Indian Journal of Private Psychiatry

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VOLUME 18 , ISSUE 1 ( January-June, 2024 ) > List of Articles

Original Article

Prevalence of Substance Abuse in Patients Suffering from Schizophrenia: A Cross-sectional Study

Anweshan Ghosh, Swadesh Kanti Mondal, Gulshan Narula, Prosenjit Ghosh

Keywords : Alcohol, Cannabis, Dual diagnosis, Opioids, Schizophrenia, Substance dependence

Citation Information : Ghosh A, Mondal SK, Narula G, Ghosh P. Prevalence of Substance Abuse in Patients Suffering from Schizophrenia: A Cross-sectional Study. Ind J Priv Psychiatry 2024; 18 (1):26-30.

DOI: 10.5005/jp-journals-10067-0145

License: CC BY-NC 4.0

Published Online: 03-01-2024

Copyright Statement:  Copyright © 2024; The Author(s).


Abstract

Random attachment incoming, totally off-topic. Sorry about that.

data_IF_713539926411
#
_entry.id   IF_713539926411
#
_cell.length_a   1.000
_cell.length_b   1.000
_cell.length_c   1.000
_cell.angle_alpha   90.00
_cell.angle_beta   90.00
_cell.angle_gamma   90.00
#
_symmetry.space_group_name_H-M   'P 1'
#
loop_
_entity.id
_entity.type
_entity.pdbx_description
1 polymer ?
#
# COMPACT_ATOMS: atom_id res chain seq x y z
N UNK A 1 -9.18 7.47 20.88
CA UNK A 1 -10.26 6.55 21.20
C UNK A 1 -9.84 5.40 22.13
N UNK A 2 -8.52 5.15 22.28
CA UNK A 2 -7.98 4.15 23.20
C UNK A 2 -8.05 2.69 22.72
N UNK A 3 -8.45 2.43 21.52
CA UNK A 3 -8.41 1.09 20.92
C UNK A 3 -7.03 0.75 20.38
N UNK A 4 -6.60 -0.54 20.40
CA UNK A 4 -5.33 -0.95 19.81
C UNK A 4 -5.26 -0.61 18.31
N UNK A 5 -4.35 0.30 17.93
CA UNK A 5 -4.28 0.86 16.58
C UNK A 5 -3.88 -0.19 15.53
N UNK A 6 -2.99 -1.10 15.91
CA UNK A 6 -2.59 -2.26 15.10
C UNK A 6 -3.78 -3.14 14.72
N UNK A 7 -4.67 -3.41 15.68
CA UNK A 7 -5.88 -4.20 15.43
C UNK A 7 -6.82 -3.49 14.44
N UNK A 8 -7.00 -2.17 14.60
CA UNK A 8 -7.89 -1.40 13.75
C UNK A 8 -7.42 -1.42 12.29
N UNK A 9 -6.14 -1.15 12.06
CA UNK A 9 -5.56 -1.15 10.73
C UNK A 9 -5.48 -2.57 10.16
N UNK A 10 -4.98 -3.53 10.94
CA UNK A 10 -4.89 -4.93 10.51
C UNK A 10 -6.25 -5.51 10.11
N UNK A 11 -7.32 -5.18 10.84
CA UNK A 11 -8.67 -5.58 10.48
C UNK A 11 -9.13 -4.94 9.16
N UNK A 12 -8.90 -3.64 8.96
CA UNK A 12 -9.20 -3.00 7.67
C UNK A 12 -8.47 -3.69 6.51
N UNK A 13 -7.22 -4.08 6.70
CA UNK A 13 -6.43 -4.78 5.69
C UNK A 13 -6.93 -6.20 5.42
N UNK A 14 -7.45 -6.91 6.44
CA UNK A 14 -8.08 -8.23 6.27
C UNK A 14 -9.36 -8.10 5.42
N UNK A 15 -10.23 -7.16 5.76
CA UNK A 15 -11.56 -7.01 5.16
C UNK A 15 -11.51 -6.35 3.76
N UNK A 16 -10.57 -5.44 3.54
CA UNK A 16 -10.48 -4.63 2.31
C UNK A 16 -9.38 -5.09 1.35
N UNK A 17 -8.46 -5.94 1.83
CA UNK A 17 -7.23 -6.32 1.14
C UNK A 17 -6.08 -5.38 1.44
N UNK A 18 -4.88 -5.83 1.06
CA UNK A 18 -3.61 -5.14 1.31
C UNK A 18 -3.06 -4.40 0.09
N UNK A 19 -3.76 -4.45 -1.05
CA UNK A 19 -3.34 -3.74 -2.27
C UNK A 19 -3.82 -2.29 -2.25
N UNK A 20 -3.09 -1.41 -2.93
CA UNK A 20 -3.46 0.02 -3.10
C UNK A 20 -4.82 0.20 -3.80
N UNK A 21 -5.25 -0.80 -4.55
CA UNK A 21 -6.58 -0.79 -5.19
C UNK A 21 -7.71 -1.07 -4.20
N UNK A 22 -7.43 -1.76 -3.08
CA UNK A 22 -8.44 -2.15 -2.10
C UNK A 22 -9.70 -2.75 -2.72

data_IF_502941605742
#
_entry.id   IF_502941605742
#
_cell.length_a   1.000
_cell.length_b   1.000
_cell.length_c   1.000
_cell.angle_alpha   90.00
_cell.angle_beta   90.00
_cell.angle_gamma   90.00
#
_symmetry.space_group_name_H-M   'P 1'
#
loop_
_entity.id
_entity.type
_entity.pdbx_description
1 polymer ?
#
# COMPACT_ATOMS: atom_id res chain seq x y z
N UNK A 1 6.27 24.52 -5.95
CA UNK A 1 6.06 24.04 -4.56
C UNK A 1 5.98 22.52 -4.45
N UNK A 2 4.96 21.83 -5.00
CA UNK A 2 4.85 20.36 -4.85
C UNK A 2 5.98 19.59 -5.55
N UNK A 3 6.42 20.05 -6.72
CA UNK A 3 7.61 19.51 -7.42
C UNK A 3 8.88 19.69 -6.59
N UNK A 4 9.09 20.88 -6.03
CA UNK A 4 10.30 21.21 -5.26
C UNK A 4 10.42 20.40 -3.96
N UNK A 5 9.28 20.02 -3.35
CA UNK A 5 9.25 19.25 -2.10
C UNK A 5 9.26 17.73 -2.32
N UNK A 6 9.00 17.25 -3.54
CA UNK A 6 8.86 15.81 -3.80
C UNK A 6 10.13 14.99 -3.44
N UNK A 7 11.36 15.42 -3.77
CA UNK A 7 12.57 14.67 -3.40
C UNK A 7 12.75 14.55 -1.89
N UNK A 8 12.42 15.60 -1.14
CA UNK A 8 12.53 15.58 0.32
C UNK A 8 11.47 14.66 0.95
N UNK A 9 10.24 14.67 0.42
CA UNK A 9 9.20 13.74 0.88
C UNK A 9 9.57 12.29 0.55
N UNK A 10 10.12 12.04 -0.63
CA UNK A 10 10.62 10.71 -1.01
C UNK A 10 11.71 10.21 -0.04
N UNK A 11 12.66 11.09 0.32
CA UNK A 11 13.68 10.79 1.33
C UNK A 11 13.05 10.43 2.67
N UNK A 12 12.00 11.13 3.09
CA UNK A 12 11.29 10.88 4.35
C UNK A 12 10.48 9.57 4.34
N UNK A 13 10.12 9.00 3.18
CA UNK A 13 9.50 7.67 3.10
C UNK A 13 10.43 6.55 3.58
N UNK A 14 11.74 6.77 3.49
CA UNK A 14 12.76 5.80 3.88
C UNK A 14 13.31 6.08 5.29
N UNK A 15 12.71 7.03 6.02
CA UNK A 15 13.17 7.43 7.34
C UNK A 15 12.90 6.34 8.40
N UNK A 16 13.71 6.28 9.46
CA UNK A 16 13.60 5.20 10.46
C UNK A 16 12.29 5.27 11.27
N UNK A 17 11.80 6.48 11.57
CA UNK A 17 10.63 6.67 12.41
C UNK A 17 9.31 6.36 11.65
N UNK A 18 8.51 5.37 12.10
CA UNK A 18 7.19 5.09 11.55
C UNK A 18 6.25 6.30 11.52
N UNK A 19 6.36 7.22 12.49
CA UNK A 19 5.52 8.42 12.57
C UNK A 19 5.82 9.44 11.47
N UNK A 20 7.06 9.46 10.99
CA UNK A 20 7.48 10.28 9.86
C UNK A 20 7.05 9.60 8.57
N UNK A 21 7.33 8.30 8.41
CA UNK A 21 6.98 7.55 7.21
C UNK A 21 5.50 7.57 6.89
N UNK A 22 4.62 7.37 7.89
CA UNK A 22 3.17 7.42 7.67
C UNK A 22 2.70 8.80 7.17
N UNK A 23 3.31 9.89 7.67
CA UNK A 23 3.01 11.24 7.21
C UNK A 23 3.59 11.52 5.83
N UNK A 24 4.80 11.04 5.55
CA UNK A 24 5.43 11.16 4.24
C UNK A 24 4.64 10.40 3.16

Background: Compared with non-abusing individuals who have schizophrenia, those with co-occurring schizophrenia and substance use have been found to have higher rates of homelessness, more unemployment, and poorer overall functioning. Various factors like genetic and environmental vulnerability, including family and social influences, early life trauma, and poor frontal lobe functioning, contribute to the development of psychiatric distress and drug abuse. Aims and objectives: This study aimed to assess the prevalence of substance dependence in cases of schizophrenia, and to check the correlation of severity of psychiatric symptoms in schizophrenia with severity of substance dependence. Materials and methods: This study was a cross-sectional non-interventional hospital-based study. Diagnosis of schizophrenia was made according to the International Classification of Diseases 10 (ICD-10). The severity of symptoms of schizophrenia was assessed using Brief Psychiatric Rating Scale (BPRS) and the severity of substance dependence was assessed using Severity of Dependence Scale (SDS). The data obtained were analyzed using SPSS version 26. Results: A total of 50 patients diagnosed with schizophrenia as per the ICD-10 criteria were recruited after their informed consent. Majority of the participants were young lower middle-class male; most of the participants were married (80%), homemakers or students by profession (22% each), belonging to a rural area (54%). Fifty-four percent of them (n = 27) reported having comorbid substance use disorder. The mean BPRS score was found to be 62.4 ± 22.36, while the mean SDS score was 5.3 ± 5.17. The BPRS score was found to be significantly correlated with the SDS score (r = 0.949, p < 0.001). Conclusion: A significant correlation was found between severity of psychiatric symptoms and severity of substance dependence.


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